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  • Print publication year: 2004
  • Online publication date: February 2015

2 - Churches of east and west in the early Middle Ages

Summary

He who has founded his church in the west, his church has not reached the east; the choice of him who has founded his church in the east has not come to the west … My church is superior … to previous churches, for these previous churches were chosen in particular countries and in particular cities. My church shall spread in all cities, and its gospel shall reach every country.

The previous chapter explored the way in which dreams of universal dominion helped shape the fortunes of early Christianity and support the rise to power of the Catholic church. Such dreams lost nothing of their allure as antiquity gave way to the Middle Ages. Men of power still imagined themselves at the helm of great empires, and they were men of religion as well as of politics – for as yet there were no secular empires, only religious ones.

Yet the Christian empire was threatened by competing powers, both religious and political. The words above are those not of a Christian but of Mani (216–76), the founder of a new universal religion that, he believed, would supplant those that had come before, including Christianity. Mani's dream faltered because his religion failed to form an adequate alliance with political power. The next great world empire, the Islamic, did not make the same mistake. Its dramatic rise to power from the seventh century, and its rapid seizure of territories belonging to the Roman empire, would have serious consequences for the development of Christianity.

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An Introduction to Christianity
  • Online ISBN: 9780511800863
  • Book DOI: https://doi.org/10.1017/CBO9780511800863
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Further reading
Late antiquity
The encyclopedic volume on Late Antiquity: A Guide to the Postclassical World (Cambridge, MA: Belknap Press of Harvard University Press, 1999), edited by G. W. Bowersock, Peter Brown and Oleg Grabar, is an excellent resource for information on Roman, Byzantine, Persian and Islamic cultures from the mid-third century to the eighth. So is Garth Fowden's monograph From Empire to Commonwealth: Consequences of Monotheism in Late Antiquity (Princeton, NJ: Princeton University Press, 1995), whose synoptic view and argument about the significance of universal faiths influenced this chapter and the previous one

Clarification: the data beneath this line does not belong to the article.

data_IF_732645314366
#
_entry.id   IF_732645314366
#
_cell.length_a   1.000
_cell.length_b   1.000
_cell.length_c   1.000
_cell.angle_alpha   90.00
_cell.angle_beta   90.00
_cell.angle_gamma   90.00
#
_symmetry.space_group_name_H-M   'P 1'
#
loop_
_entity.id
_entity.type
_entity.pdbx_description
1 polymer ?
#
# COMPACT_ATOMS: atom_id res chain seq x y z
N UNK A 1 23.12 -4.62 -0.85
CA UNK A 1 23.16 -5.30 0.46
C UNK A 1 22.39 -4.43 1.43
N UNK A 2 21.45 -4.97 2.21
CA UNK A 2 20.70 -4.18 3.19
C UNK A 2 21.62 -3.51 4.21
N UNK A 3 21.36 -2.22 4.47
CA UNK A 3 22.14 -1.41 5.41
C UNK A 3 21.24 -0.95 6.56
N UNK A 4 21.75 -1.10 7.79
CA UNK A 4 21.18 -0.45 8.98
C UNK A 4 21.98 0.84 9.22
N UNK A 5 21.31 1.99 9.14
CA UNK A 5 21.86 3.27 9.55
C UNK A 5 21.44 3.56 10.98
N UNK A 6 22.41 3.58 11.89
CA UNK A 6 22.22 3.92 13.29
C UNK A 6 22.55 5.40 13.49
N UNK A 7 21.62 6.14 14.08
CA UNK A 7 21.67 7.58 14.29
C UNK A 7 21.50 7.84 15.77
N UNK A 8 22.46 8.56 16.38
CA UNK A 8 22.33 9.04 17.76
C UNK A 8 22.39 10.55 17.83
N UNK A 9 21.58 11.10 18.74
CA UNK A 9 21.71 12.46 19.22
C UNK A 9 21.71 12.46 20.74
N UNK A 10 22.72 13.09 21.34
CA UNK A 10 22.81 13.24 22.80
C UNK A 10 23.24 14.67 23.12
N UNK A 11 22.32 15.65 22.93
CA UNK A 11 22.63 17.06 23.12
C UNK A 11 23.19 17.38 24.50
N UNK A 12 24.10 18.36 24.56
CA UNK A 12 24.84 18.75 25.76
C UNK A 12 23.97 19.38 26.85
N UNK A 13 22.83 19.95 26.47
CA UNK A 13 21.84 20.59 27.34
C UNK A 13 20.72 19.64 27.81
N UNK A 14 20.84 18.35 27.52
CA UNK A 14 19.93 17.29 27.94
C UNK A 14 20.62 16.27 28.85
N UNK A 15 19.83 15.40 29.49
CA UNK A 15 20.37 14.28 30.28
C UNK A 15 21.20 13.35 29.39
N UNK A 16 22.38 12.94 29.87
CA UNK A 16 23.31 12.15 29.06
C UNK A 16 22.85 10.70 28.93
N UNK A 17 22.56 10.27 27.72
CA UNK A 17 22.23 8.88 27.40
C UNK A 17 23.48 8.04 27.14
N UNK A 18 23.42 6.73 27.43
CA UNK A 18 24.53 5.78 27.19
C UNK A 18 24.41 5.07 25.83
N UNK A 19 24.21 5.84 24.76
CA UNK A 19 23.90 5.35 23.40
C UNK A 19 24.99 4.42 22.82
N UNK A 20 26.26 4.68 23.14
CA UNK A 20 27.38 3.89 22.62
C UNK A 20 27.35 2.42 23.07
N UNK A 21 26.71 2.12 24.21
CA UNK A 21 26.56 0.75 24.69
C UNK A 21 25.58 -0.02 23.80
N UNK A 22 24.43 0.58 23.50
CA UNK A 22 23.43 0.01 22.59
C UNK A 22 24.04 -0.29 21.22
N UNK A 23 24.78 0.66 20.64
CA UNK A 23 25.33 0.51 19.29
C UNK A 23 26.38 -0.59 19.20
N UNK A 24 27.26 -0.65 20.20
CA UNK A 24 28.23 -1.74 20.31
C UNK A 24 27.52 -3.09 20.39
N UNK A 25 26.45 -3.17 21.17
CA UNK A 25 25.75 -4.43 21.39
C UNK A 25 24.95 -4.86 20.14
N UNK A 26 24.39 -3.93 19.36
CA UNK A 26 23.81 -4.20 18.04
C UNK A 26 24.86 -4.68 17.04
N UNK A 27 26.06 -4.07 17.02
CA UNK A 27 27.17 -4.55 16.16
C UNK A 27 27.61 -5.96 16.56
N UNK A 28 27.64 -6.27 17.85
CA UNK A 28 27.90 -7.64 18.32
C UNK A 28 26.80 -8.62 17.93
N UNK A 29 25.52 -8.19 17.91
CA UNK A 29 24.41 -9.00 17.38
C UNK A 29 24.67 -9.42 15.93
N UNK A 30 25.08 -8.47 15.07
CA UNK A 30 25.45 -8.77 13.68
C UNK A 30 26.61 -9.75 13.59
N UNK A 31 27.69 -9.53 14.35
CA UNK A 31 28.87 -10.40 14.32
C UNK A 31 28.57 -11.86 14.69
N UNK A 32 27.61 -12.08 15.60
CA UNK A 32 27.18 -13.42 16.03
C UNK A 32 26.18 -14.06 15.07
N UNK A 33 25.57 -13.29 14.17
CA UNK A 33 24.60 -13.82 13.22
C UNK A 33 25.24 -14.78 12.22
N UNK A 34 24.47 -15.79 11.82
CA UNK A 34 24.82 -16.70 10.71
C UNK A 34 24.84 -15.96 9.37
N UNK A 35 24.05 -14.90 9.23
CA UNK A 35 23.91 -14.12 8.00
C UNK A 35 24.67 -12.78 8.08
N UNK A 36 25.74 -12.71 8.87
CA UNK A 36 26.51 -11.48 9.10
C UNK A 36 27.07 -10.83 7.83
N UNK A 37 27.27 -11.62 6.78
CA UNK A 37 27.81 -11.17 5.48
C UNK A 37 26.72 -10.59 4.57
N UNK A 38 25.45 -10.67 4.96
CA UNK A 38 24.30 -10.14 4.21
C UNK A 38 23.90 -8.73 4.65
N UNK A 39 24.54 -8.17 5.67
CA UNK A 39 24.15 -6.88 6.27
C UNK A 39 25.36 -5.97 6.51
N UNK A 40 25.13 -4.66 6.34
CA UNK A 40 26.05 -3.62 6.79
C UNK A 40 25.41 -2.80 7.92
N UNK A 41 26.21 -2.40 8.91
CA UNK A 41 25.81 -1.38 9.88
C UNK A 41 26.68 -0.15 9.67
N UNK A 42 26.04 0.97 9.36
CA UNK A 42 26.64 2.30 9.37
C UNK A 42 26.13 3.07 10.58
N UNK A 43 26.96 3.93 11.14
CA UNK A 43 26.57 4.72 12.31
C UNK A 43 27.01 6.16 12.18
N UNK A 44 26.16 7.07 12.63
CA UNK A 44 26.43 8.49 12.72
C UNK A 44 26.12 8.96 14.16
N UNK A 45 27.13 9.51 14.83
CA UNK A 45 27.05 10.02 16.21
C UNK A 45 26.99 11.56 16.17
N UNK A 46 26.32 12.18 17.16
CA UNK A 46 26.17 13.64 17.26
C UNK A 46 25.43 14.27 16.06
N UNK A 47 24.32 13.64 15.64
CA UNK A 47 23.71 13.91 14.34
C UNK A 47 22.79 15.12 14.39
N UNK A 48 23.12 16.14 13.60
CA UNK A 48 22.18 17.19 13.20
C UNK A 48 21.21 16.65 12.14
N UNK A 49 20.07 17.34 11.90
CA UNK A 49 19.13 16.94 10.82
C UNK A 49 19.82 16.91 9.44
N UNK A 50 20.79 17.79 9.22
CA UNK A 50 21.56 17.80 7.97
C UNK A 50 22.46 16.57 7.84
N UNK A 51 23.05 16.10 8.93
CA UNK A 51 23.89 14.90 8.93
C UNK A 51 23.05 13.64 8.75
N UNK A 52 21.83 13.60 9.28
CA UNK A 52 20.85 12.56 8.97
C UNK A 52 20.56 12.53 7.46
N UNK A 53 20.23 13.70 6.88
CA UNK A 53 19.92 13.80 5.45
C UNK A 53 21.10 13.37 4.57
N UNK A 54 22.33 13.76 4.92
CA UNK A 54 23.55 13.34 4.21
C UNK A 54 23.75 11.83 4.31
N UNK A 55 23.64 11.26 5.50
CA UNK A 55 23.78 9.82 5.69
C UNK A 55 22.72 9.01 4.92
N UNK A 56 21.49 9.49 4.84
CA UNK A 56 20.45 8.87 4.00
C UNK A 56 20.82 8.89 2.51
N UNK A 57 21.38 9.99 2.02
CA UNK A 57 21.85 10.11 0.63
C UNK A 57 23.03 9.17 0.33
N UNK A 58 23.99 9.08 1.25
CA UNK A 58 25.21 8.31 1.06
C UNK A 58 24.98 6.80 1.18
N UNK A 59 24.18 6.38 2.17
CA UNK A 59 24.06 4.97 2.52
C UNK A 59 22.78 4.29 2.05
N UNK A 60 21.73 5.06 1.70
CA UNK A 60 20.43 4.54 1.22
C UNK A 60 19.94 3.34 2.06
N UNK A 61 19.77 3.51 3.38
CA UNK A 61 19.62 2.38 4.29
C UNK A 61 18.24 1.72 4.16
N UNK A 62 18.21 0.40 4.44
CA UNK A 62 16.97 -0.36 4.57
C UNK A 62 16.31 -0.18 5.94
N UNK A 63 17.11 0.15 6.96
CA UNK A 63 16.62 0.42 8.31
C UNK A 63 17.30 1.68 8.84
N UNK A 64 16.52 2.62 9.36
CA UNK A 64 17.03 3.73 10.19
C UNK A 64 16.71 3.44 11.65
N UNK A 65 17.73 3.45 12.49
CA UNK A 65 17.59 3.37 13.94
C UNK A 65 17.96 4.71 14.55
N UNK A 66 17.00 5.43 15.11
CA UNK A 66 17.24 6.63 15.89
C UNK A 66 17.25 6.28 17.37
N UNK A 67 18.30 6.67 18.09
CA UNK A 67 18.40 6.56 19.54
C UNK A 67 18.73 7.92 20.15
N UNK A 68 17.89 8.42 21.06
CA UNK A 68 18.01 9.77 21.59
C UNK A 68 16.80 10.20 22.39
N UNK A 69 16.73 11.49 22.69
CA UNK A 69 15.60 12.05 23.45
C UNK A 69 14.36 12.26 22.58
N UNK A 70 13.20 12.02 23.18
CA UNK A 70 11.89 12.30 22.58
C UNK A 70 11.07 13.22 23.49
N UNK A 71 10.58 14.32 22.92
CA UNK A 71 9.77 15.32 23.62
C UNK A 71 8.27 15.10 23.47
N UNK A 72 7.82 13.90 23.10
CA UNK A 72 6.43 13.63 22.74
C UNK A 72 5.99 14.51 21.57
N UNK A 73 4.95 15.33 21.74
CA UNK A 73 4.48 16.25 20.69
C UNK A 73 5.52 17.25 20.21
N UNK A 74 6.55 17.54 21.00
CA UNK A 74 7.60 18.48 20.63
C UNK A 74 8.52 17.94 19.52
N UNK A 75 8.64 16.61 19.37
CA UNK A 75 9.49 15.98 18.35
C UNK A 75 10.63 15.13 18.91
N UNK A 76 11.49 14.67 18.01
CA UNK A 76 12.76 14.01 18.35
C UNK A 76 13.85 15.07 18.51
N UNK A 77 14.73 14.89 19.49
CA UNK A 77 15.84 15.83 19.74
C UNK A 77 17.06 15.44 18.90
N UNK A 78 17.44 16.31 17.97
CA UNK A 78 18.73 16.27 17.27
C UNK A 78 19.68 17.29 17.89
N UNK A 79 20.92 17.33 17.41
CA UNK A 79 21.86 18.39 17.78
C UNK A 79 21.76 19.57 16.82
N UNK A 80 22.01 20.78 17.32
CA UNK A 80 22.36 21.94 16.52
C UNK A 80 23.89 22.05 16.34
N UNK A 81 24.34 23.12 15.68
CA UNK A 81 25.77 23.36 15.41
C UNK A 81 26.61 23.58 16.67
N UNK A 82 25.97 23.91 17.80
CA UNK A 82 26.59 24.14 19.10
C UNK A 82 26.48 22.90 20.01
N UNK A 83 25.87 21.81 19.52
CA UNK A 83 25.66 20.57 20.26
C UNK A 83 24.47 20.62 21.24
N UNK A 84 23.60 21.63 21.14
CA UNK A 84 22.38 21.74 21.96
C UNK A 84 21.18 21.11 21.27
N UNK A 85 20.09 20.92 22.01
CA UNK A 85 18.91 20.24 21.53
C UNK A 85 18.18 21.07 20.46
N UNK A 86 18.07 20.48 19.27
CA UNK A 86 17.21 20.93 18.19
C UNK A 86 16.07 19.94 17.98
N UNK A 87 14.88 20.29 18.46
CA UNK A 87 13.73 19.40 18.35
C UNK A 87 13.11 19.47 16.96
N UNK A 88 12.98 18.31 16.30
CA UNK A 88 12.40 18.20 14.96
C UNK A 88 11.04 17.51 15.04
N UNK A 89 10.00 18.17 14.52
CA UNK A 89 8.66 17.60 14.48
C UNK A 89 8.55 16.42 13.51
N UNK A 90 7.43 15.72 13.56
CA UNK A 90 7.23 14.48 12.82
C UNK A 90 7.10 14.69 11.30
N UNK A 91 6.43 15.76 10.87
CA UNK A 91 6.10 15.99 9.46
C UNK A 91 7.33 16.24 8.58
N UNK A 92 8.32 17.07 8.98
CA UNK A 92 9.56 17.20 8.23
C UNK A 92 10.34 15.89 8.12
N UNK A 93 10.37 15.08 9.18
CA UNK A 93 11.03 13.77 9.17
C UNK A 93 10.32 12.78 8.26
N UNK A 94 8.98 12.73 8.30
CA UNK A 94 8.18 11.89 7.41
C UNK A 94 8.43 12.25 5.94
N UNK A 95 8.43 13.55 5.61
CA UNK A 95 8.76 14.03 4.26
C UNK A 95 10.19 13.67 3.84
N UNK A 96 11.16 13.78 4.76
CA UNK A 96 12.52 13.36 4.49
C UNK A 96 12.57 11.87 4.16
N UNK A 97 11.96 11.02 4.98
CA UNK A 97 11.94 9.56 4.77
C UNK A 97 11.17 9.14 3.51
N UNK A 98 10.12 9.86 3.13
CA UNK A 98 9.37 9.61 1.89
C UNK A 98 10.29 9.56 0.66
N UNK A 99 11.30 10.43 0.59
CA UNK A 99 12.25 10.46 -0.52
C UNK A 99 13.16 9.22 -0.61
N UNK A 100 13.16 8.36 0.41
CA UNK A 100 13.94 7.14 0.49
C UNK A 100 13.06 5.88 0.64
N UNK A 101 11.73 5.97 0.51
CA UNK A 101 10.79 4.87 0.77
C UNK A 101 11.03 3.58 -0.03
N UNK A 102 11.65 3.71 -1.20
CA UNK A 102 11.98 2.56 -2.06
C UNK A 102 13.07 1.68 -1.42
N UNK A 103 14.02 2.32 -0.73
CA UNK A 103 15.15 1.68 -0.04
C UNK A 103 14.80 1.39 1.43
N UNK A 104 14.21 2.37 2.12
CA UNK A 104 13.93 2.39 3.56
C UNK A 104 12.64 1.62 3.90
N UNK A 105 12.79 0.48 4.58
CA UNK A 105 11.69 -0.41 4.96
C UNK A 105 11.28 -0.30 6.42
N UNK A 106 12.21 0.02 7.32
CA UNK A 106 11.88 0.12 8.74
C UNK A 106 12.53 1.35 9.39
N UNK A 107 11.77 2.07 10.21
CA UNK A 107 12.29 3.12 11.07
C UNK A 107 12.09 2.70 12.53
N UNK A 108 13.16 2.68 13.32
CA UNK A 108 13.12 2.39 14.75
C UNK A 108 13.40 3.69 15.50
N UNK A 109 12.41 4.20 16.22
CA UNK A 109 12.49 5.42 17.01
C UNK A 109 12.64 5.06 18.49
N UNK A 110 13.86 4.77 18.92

Judith Herrin's The Formation of Christendom (Princeton, NJ: Princeton University Press, 1989) and Peter Brown's The Rise of Western Christendom: Triumph and Diversityad200–1000 (Malden, MA: Blackwell, 1996) offer elegant, wide-ranging accounts of the fate of the Roman Empire from late antiquity to 800 and 1000 respectively. See also Peter Brown's Society and the Holy in Late Antiquity (London: Faber, 1982)
Byzantine Christianity
J. M. Hussey's The Orthodox Church in the Byzantine Empire (Oxford: Clarendon, 1990) is an important source. There are in addition a number of histories of the Byzantine empire that give attention to the role of the church. See, for example, Steven Runciman's The Byzantine Theocracy (new edition, Cambridge: Cambridge University Press, 2003), Dimitri Obolensky's The Byzantine Commonwealth: Eastern Europe, 500–1453 (London: Weidenfeld and Nicolson, 1971) and Cyril Mango's Byzantium: The Empire of New Rome (London: Weidenfeld and Nicolson, 1980)
Jaroslav Pelikan's The Spirit of Eastern Christendom (600–1700) offers an account of the development of Orthodox thought (Chicago, IL: University of Chicago Press, 1974). Tia Kolbaba's The Byzantine Lists: Errors of the Latins (Urbana, IL: University of Illinois Press, 2000) offers a scholarly introduction to this neglected genre. Andrew Louth has written a number of useful studies of the eastern mystical tradition. See, for example, his studies of Maximus the Confessor (London and New York: Routledge, 1996), St John Damascene (Oxford: Oxford University Press, 2002) and Denys the Areopagite (London: Geoffrey Chapman; Wilton, CT: Morehouse-Barlow, 2002)
The making of the western tradition
R. W. Southern's The Making of the Middle Ages (London and New York: Hutchinson's University Library, 1953) provides an extremely helpful introduction to the subject, as do R. A. Markus's From Augustine to Gregory the Great (London: Variorum Reprints, 1983) and The End of Ancient Christianity (Cambridge: Cambridge University Press, 1990). Augustine's achievement is analysed by Peter Brown in Augustine of Hippo: A Biography (London: Faber, 1967), and Augustine's works are readily available in translation. His Confessions is a good place to start
On the rise of the papacy see Geoffrey Barraclough, The Medieval Papacy (London: Thames and Hudson, 1968). On religion and kingship see Walter Ullman, The Carolingian Renaissance and the Idea of Kingship (London: Methuen, 1969) and E. H. Kantorowicz, The King's Two Bodies (Princeton, NJ: Princeton University Press, 1957). On relations between church and state, see Janet L. Nelson, Politics and Ritual in Early Medieval Europe (London and Ronceverte, WV: Hambledon, 1986)
Benedict's Rule is short, accessible and available in a number of translations. On the development of western monasticism see David Knowles's Christian Monasticism (London: Weidenfeld and Nicolson, 1969). On the evangelisation of the west see Richard Fletcher, The Conversion of Europe: From Paganism to Christianity, 371–1386 (London: HarperCollins, 1997)